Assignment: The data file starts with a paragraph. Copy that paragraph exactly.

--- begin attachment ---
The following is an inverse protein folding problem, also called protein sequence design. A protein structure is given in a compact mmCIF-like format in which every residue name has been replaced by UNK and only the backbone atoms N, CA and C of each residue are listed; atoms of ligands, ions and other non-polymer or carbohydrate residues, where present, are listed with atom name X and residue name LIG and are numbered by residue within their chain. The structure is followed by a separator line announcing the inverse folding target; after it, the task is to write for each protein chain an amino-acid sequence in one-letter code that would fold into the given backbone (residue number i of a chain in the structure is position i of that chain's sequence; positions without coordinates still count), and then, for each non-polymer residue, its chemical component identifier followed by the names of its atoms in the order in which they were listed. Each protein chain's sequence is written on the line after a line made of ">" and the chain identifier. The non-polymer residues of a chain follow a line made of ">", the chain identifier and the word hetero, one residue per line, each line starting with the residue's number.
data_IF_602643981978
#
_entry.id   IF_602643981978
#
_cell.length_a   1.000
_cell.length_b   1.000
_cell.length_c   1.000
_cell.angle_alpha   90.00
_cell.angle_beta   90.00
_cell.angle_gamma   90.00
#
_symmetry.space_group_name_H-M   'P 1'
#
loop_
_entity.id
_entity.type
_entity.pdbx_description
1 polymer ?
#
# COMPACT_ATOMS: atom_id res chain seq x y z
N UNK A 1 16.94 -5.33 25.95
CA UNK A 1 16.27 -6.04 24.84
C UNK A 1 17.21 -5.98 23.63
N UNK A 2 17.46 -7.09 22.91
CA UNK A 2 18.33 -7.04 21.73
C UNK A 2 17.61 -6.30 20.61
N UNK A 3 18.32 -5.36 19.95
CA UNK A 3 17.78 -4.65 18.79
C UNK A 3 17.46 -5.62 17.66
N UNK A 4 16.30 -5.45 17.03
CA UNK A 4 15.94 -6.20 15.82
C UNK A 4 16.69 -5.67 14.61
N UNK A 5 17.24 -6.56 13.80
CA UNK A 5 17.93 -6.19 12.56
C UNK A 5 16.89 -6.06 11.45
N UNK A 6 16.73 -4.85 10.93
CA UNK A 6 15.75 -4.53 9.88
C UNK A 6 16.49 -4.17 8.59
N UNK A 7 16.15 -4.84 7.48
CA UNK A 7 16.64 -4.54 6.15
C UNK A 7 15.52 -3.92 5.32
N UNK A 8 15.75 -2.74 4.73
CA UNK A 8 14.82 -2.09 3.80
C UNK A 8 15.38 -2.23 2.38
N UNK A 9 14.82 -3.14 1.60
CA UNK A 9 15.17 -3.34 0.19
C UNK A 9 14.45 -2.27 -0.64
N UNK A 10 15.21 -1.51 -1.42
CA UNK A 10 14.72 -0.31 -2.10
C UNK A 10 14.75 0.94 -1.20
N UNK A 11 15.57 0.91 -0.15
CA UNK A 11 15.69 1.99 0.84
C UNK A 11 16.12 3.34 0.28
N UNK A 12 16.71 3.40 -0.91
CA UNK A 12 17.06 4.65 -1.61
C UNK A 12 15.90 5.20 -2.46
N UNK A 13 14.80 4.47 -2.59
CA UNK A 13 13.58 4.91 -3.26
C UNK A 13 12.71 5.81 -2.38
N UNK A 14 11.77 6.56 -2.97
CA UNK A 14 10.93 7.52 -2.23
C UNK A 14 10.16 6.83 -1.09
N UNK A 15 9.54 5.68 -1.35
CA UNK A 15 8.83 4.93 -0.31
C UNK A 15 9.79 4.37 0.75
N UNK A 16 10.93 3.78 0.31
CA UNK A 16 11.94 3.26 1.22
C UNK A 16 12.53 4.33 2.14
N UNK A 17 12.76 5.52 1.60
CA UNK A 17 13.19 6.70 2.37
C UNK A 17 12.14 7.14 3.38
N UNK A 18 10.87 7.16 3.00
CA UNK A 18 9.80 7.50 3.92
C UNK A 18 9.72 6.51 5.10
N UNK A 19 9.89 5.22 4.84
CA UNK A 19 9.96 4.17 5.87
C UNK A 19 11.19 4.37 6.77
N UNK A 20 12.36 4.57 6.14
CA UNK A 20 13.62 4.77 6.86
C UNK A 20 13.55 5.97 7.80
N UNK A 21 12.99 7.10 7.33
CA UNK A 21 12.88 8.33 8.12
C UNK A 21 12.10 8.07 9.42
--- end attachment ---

The following is an inverse protein folding problem, also called protein sequence design. A protein structure is given in a compact mmCIF-like format in which every residue name has been replaced by UNK and only the backbone atoms N, CA and C of each residue are listed; atoms of ligands, ions and other non-polymer or carbohydrate residues, where present, are listed with atom name X and residue name LIG and are numbered by residue within their chain. The structure is followed by a separator line announcing the inverse folding target; after it, the task is to write for each protein chain an amino-acid sequence in one-letter code that would fold into the given backbone (residue number i of a chain in the structure is position i of that chain's sequence; positions without coordinates still count), and then, for each non-polymer residue, its chemical component identifier followed by the names of its atoms in the order in which they were listed. Each protein chain's sequence is written on the line after a line made of ">" and the chain identifier. The non-polymer residues of a chain follow a line made of ">", the chain identifier and the word hetero, one residue per line, each line starting with the residue's number.